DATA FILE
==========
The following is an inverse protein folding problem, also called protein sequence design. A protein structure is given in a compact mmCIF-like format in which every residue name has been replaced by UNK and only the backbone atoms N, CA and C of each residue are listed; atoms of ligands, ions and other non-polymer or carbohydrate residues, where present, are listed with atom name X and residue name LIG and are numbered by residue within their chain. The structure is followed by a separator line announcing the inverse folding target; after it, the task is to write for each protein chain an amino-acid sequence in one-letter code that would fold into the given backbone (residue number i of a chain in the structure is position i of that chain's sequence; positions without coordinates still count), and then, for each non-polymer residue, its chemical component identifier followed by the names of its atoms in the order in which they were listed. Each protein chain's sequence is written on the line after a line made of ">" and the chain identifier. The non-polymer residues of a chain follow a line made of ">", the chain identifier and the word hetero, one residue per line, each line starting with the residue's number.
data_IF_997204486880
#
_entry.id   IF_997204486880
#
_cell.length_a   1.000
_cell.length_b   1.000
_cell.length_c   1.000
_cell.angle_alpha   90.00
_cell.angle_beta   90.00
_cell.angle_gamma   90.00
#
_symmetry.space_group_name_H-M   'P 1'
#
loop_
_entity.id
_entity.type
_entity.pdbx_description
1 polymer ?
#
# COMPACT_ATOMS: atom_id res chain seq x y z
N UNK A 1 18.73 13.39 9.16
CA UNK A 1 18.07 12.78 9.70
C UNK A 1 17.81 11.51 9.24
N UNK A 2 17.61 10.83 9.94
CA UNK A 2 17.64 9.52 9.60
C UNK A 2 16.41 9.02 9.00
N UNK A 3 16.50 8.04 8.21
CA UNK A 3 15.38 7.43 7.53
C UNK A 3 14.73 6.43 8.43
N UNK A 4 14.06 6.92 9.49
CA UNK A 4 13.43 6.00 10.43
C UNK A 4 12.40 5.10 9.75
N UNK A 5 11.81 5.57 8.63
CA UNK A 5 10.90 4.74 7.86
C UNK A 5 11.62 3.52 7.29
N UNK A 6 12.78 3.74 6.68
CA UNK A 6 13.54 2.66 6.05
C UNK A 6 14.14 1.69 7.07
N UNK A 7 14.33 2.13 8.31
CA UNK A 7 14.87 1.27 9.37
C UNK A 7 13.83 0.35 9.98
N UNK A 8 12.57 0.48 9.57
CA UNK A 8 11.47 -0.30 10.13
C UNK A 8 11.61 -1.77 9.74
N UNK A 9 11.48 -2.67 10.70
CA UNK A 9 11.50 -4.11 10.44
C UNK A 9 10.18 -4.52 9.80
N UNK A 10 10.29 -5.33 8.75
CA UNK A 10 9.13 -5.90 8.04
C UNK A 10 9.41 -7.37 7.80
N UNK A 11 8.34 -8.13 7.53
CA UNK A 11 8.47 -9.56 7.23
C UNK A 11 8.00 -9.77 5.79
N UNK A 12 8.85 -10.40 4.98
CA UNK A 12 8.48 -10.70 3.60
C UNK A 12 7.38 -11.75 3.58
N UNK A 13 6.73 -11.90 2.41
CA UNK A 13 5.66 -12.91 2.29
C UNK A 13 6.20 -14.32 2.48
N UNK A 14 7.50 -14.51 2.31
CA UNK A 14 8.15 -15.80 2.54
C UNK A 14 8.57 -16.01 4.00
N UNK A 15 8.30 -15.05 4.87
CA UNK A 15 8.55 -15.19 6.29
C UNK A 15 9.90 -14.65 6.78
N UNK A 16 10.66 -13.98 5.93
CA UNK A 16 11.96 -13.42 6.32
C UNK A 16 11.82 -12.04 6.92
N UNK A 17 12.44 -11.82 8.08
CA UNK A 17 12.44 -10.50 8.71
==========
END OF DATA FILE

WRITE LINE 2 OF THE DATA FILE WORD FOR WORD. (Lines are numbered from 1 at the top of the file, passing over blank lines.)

data_IF_997204486880